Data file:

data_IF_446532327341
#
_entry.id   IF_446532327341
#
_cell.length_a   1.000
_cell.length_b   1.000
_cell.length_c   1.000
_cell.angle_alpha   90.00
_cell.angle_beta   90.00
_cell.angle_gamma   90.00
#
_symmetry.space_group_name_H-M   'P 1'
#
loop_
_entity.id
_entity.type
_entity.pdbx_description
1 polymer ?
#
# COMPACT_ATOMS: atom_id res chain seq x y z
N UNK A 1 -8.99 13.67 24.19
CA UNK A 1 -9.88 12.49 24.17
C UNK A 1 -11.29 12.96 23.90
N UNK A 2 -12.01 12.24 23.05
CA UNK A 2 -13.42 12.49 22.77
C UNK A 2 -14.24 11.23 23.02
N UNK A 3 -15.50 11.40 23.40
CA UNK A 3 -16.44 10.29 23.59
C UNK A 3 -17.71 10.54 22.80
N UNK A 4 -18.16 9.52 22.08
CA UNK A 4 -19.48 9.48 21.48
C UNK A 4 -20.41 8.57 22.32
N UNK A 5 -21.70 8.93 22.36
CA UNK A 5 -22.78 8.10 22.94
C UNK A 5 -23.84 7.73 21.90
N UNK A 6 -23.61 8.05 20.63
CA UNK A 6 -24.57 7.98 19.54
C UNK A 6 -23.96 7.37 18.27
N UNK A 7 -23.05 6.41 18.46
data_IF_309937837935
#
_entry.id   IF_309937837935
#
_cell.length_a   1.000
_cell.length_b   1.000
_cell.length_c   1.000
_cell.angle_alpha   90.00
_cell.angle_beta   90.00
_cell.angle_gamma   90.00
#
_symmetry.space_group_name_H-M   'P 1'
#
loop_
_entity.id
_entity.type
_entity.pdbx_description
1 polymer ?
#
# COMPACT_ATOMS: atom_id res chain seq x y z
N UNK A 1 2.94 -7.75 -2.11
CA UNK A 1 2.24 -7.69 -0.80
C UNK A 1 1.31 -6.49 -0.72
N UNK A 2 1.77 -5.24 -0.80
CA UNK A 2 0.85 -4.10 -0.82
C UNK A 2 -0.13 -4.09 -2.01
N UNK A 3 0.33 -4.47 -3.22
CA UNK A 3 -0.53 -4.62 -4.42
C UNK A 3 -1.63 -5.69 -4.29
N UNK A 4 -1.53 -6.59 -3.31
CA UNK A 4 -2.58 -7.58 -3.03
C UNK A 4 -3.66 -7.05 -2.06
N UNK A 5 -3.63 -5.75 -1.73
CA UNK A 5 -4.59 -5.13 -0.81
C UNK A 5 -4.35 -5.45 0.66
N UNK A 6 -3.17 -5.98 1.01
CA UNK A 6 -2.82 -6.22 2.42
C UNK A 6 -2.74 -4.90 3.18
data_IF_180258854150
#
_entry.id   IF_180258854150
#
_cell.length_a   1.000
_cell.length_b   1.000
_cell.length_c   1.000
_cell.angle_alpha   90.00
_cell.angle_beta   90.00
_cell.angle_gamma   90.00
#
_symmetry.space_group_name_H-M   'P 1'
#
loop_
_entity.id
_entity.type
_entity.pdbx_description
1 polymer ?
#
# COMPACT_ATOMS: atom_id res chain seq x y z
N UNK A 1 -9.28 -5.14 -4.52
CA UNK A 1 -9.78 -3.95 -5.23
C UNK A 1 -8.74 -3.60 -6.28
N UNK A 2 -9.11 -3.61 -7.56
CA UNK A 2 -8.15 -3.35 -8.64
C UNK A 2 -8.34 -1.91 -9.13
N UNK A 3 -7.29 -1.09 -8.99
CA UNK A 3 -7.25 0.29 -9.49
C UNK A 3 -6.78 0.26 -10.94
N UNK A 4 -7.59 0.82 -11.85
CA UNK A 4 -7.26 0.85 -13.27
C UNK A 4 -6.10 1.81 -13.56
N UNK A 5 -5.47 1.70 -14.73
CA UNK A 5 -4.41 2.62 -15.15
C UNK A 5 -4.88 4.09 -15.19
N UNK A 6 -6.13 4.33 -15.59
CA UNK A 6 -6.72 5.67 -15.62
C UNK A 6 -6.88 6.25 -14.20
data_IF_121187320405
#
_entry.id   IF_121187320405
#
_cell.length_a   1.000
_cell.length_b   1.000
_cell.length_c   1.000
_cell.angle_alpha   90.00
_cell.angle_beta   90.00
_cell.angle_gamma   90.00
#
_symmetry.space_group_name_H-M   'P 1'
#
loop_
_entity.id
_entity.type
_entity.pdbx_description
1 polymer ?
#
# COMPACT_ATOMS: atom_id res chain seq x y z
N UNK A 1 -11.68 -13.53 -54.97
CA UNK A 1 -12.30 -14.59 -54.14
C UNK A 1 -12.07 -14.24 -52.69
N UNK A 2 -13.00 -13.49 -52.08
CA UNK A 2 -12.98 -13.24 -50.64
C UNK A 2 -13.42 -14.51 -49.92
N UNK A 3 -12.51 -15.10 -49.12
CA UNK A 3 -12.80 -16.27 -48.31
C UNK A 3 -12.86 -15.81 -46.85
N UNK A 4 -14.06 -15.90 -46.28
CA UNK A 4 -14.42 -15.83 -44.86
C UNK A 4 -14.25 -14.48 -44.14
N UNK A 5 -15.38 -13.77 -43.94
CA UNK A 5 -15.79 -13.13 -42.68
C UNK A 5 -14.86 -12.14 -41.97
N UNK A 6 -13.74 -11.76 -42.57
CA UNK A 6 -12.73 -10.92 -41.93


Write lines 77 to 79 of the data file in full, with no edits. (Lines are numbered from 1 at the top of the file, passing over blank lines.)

C UNK A 6 -2.74 -4.90 3.18
data_IF_180258854150
#